Ok, so now that you've seen some amazing reasons why you should garden, let's talk about how!
These are my top six tips for getting started from scratch!
1. Determine your hardiness zone, and your area's last spring/first fall frost.
If you don't know when you should be planting, you won't be able to grow things at the right times or harvest the maximum amount! Also check out the dates for your area's last frost in spring and first frost for fall on this website. Once you've got those dates figured out, you're ready to move to the next step.
2. Decide what you want to plant!
Do you want just an herb garden, or veggies and fruits? Do you love green beans but hate Swiss Chard? You can grow practically everything. My advice is: choose the veggies and herbs that you use anyway. It seems exotic to grow your own kale, but if you don't eat it anyway (it's really good for you!) use the space for something your family will eat! Make a list of your favorite fruits and veggies, and include a couple new ones you'd like to try. Just don't include 100 new ones! Our family's favorite veggies are green beans, squash, peppers, tomatoes (which are technically a fruit) peas, radishes, lettuce, cucumbers, and carrots. For herbs, I'm planning on growing basil, rosemary, thyme, oregano, parsley and mint this year. For fruits, we got all our fruit trees and plants from Fast Growing Trees, an online store that sells mature trees, so you don't have to wait 5 years to get fruit!
3. Decide how you want to grow.
Do you have space for a traditional in-ground garden? Will you use raised beds or containers, or is your garden on your windowsill? There are so many different options. If you have a backyard, and you can dig a traditional garden, that is truly a blessing. If you're like me, though, you have a backyard but you can't dig it up, because you don't own the house! I use containers that function as raised beds. (Actually they are better because air can circulate from all sides. They are called Smart Pots and I love them! You can use them in your yard, on your patio, or your front porch, or in a window! They come in sizes 1 gallon-200 gallons! And the great thing about them is that you can use regular dirt in them, you don't have to buy special potting soil like you do with standard containers. If you do decide to container garden, there is a FABULOUS book called "Bountiful Container" by McGee & Stuckey. It goes through each plant and tells you how to correctly plant it and maintain it. It is easy to read and reference, and not boring! I highly recommend it, even if you have a traditional garden, because the information on each plant is so good!
4. Decide if you'll grow from seed or transplants.
Once you've got your list of desired herbs and veggies, (and even fruits!) decide how you'll grow them. Some foods, like cucumbers, don't like being transplanted, so you have to grow them from seed. Personally,I like growing just about everything from seed, because it's fun, and it's the most affordable. I got my seeds from www.seedsavers.org, and www.seedsofchange.com. I like buying organic and heirloom seeds, because most seeds these days are genetically modified or hybridized. Even some "organic" ones! I go for heirloom seeds and make sure "hybrid" is nowhere on the package. This is especially true for tomato plants. You can also get organic seeds/heirloom seeds from Whole Foods or any natural food store.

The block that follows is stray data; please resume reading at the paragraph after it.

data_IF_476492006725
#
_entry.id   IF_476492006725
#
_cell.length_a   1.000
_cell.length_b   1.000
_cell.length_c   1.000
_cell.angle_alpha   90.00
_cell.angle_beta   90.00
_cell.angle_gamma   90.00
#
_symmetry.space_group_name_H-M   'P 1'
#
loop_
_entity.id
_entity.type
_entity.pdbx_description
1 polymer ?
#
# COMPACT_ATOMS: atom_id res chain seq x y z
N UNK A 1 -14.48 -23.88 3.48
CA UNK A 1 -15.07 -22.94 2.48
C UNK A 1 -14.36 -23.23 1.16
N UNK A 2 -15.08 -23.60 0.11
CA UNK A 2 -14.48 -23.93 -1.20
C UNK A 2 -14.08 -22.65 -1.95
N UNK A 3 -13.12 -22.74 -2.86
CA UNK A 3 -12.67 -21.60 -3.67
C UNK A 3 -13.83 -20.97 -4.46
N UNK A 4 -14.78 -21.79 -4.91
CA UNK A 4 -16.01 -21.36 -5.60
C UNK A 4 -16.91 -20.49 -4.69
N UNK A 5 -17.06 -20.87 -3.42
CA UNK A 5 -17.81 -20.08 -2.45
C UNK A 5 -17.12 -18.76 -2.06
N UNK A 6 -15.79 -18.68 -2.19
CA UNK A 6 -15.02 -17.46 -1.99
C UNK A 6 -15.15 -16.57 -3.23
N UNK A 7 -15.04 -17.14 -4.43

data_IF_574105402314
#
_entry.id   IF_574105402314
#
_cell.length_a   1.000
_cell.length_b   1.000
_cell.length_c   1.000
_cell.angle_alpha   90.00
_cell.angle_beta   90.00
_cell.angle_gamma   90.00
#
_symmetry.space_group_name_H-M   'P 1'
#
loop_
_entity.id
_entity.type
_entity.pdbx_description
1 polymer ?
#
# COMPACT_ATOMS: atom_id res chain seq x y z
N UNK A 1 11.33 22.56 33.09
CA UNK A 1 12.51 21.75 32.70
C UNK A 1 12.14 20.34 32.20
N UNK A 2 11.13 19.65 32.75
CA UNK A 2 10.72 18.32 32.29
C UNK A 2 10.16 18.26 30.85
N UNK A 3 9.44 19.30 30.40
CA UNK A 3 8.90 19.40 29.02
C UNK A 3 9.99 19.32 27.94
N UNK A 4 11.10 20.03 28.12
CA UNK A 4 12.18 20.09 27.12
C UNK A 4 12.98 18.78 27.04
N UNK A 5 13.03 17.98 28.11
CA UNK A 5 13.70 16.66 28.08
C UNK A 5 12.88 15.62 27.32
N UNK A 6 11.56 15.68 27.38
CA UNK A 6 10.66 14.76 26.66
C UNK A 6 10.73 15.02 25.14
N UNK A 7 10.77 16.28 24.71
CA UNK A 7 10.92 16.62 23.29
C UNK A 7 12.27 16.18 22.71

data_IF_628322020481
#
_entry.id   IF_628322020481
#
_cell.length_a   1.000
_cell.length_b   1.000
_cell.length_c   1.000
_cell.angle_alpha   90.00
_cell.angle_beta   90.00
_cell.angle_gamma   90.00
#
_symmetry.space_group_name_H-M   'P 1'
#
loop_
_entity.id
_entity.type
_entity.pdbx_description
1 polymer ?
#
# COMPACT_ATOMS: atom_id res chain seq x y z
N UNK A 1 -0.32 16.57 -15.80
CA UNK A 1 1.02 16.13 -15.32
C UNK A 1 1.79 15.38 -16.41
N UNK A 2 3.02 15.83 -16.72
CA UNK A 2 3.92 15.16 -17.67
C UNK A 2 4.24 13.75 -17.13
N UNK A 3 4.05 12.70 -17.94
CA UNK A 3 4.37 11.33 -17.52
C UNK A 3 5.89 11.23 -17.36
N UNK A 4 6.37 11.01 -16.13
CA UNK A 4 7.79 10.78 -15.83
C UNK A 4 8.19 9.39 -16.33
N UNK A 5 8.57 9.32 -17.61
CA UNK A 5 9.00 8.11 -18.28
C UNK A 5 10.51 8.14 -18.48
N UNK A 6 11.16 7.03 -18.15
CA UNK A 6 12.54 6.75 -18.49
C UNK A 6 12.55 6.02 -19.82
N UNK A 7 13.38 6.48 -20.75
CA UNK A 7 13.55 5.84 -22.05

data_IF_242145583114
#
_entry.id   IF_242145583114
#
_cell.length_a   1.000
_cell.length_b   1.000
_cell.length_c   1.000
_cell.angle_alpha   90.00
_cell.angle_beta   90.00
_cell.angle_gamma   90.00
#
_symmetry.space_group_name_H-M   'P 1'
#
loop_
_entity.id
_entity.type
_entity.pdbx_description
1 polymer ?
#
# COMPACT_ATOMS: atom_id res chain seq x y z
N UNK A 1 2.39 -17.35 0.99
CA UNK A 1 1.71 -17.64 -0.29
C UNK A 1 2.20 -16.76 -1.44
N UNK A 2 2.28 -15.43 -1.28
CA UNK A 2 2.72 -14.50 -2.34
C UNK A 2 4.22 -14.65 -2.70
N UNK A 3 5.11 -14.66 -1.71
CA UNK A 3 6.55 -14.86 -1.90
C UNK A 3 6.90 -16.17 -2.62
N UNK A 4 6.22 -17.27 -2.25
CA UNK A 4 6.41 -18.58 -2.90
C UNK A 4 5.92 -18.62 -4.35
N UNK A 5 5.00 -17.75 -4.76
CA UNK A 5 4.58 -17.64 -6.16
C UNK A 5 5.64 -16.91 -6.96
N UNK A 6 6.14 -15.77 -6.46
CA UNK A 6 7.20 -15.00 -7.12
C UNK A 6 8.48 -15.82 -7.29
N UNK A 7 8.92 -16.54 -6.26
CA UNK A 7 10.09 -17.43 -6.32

5. Decide how you'll arrange your plants, and figure out when they need to be planted.
Timing is everything in gardening. And so is your growing arrangement. For example, some plants don't like each other and won't produce well when they're in close promixity. And some plants have mutually beneficial properties and grow better when they're together! This is a fascinating concept called companion planting. It's used a lot in organic gardening because the right arrangements not only encourage higher yields and greater growth, but they stave off unwanted insects. I read a great book on this called "Carrots Love Tomatoes" by Louise Riotte. Also check out this great article that has a list of "friendly" plants by Seeds of Change's newsletter. For timing, check out your county's local extension center for a listing of what should be planted on what dates. Do a google search for "*your county* extension center. This information should also be in the white pages of your phone book.
6. Decide what soil you will use.
The soil that you use for your plants is so important! If your soil is lacking nutrients, your plants won't grow properly. If you are growing in the ground, check out www.gardensalive.com for natural soil amendments and tests to find out if your soil is lacking anything crucial. If you're growing in a raised bed or container, it is very important that you buy organic soil. But let me warn you, do not buy any "organic" soil by Miracle Gro or Scott's Brand. They are owned by Monsanto, the manufacturer of Round-Up. They are absolutely not "organic" or environmentally friendly. Don't waste your money! Instead, look for local lawn and leaf companies in your area that manufacture compost and distribute soil to residents. Here in Kansas City, I got my dirt from Missouri Organic. You might have to get a lot, but it would be well worth it! Plus it's much cheaper when you buy dirt locally. If you just have a few pots, though, and need some potting soil for ceramic/clay/plastic containers, I'd recommend you get some from your local natural foods store/Whole Foods. Don't buy it from Home Depot or Walmart. They're not really organic, even though they say they are.
Well this concludes my first 6 steps to growing your own organic garden. Tomorrow we'll talk about my favorite garden accessories. Happy Gardening everyone!